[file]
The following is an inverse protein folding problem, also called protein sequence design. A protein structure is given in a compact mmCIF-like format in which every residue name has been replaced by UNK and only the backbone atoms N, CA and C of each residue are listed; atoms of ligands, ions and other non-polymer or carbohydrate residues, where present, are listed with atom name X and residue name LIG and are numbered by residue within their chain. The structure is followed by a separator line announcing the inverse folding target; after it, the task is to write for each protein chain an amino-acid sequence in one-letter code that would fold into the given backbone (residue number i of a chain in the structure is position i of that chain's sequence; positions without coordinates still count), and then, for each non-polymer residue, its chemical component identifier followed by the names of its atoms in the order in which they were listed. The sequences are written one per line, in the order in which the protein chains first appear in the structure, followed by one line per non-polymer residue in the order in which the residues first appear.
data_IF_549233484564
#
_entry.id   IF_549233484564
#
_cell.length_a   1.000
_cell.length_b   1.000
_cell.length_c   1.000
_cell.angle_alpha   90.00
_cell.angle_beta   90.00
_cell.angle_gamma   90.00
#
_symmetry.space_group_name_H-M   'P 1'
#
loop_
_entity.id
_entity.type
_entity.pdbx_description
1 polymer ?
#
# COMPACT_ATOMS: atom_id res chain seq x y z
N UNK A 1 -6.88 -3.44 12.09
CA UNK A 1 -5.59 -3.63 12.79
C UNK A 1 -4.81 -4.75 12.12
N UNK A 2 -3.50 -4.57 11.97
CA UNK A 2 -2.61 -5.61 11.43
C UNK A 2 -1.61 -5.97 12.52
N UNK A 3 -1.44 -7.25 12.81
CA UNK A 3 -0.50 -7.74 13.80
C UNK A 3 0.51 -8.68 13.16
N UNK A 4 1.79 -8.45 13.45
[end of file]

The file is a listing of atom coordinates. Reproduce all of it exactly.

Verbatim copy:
The following is an inverse protein folding problem, also called protein sequence design. A protein structure is given in a compact mmCIF-like format in which every residue name has been replaced by UNK and only the backbone atoms N, CA and C of each residue are listed; atoms of ligands, ions and other non-polymer or carbohydrate residues, where present, are listed with atom name X and residue name LIG and are numbered by residue within their chain. The structure is followed by a separator line announcing the inverse folding target; after it, the task is to write for each protein chain an amino-acid sequence in one-letter code that would fold into the given backbone (residue number i of a chain in the structure is position i of that chain's sequence; positions without coordinates still count), and then, for each non-polymer residue, its chemical component identifier followed by the names of its atoms in the order in which they were listed. The sequences are written one per line, in the order in which the protein chains first appear in the structure, followed by one line per non-polymer residue in the order in which the residues first appear.
data_IF_549233484564
#
_entry.id   IF_549233484564
#
_cell.length_a   1.000
_cell.length_b   1.000
_cell.length_c   1.000
_cell.angle_alpha   90.00
_cell.angle_beta   90.00
_cell.angle_gamma   90.00
#
_symmetry.space_group_name_H-M   'P 1'
#
loop_
_entity.id
_entity.type
_entity.pdbx_description
1 polymer ?
#
# COMPACT_ATOMS: atom_id res chain seq x y z
N UNK A 1 -6.88 -3.44 12.09
CA UNK A 1 -5.59 -3.63 12.79
C UNK A 1 -4.81 -4.75 12.12
N UNK A 2 -3.50 -4.57 11.97
CA UNK A 2 -2.61 -5.61 11.43
C UNK A 2 -1.61 -5.97 12.52
N UNK A 3 -1.44 -7.25 12.81
CA UNK A 3 -0.50 -7.74 13.80
C UNK A 3 0.51 -8.68 13.16
N UNK A 4 1.79 -8.45 13.45